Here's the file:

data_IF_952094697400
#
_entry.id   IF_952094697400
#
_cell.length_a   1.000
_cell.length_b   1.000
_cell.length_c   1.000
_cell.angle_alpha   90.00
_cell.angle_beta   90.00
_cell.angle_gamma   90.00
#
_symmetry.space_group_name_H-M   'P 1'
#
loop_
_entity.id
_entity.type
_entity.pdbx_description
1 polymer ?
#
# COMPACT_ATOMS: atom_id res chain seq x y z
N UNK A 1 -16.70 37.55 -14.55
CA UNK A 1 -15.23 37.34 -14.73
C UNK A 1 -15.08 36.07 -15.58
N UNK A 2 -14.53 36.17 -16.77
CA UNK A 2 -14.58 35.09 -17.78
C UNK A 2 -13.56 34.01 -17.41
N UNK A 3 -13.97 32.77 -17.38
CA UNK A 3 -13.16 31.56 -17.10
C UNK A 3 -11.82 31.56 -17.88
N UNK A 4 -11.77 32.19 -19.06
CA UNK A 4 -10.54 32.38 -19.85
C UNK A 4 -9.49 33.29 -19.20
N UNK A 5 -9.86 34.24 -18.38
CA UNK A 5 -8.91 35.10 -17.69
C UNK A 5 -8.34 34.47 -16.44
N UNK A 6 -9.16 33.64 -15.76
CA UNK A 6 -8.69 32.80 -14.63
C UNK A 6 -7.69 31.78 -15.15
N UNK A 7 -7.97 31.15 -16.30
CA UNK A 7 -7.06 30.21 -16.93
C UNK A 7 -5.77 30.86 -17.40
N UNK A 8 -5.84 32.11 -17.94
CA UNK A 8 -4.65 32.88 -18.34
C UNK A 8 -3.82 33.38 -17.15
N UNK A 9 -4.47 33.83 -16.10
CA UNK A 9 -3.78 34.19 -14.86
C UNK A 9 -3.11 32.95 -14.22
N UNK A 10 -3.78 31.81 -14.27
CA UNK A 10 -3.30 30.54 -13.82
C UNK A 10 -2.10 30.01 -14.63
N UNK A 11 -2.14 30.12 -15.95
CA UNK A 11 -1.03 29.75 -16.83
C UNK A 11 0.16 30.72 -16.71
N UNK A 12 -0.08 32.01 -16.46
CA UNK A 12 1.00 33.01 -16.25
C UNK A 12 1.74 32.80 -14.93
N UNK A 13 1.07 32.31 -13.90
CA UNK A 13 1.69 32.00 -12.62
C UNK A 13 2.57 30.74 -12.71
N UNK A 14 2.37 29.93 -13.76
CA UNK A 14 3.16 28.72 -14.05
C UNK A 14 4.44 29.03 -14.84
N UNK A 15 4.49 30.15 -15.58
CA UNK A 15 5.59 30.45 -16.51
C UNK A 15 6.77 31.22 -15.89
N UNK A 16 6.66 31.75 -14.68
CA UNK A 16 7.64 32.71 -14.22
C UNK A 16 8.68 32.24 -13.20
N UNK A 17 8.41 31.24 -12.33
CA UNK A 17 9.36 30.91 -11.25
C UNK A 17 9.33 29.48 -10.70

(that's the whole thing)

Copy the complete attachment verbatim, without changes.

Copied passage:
data_IF_952094697400
#
_entry.id   IF_952094697400
#
_cell.length_a   1.000
_cell.length_b   1.000
_cell.length_c   1.000
_cell.angle_alpha   90.00
_cell.angle_beta   90.00
_cell.angle_gamma   90.00
#
_symmetry.space_group_name_H-M   'P 1'
#
loop_
_entity.id
_entity.type
_entity.pdbx_description
1 polymer ?
#
# COMPACT_ATOMS: atom_id res chain seq x y z
N UNK A 1 -16.70 37.55 -14.55
CA UNK A 1 -15.23 37.34 -14.73
C UNK A 1 -15.08 36.07 -15.58
N UNK A 2 -14.53 36.17 -16.77
CA UNK A 2 -14.58 35.09 -17.78
C UNK A 2 -13.56 34.01 -17.41
N UNK A 3 -13.97 32.77 -17.38
CA UNK A 3 -13.16 31.56 -17.10
C UNK A 3 -11.82 31.56 -17.88
N UNK A 4 -11.77 32.19 -19.06
CA UNK A 4 -10.54 32.38 -19.85
C UNK A 4 -9.49 33.29 -19.20
N UNK A 5 -9.86 34.24 -18.38
CA UNK A 5 -8.91 35.10 -17.69
C UNK A 5 -8.34 34.47 -16.44
N UNK A 6 -9.16 33.64 -15.76
CA UNK A 6 -8.69 32.80 -14.63
C UNK A 6 -7.69 31.78 -15.15
N UNK A 7 -7.97 31.15 -16.30
CA UNK A 7 -7.06 30.21 -16.93
C UNK A 7 -5.77 30.86 -17.40
N UNK A 8 -5.84 32.11 -17.94
CA UNK A 8 -4.65 32.88 -18.34
C UNK A 8 -3.82 33.38 -17.15
N UNK A 9 -4.47 33.83 -16.10
CA UNK A 9 -3.78 34.19 -14.86
C UNK A 9 -3.11 32.95 -14.22
N UNK A 10 -3.78 31.81 -14.27
CA UNK A 10 -3.30 30.54 -13.82
C UNK A 10 -2.10 30.01 -14.63
N UNK A 11 -2.14 30.12 -15.95
CA UNK A 11 -1.03 29.75 -16.83
C UNK A 11 0.16 30.72 -16.71
N UNK A 12 -0.08 32.01 -16.46
CA UNK A 12 1.00 33.01 -16.25
C UNK A 12 1.74 32.80 -14.93
N UNK A 13 1.07 32.31 -13.90
CA UNK A 13 1.69 32.00 -12.62
C UNK A 13 2.57 30.74 -12.71
N UNK A 14 2.37 29.93 -13.76
CA UNK A 14 3.16 28.72 -14.05
C UNK A 14 4.44 29.03 -14.84
N UNK A 15 4.49 30.15 -15.58
CA UNK A 15 5.59 30.45 -16.51
C UNK A 15 6.77 31.22 -15.89
N UNK A 16 6.66 31.75 -14.68
CA UNK A 16 7.64 32.71 -14.22
C UNK A 16 8.68 32.24 -13.20
N UNK A 17 8.41 31.24 -12.33
CA UNK A 17 9.36 30.91 -11.25
C UNK A 17 9.33 29.48 -10.70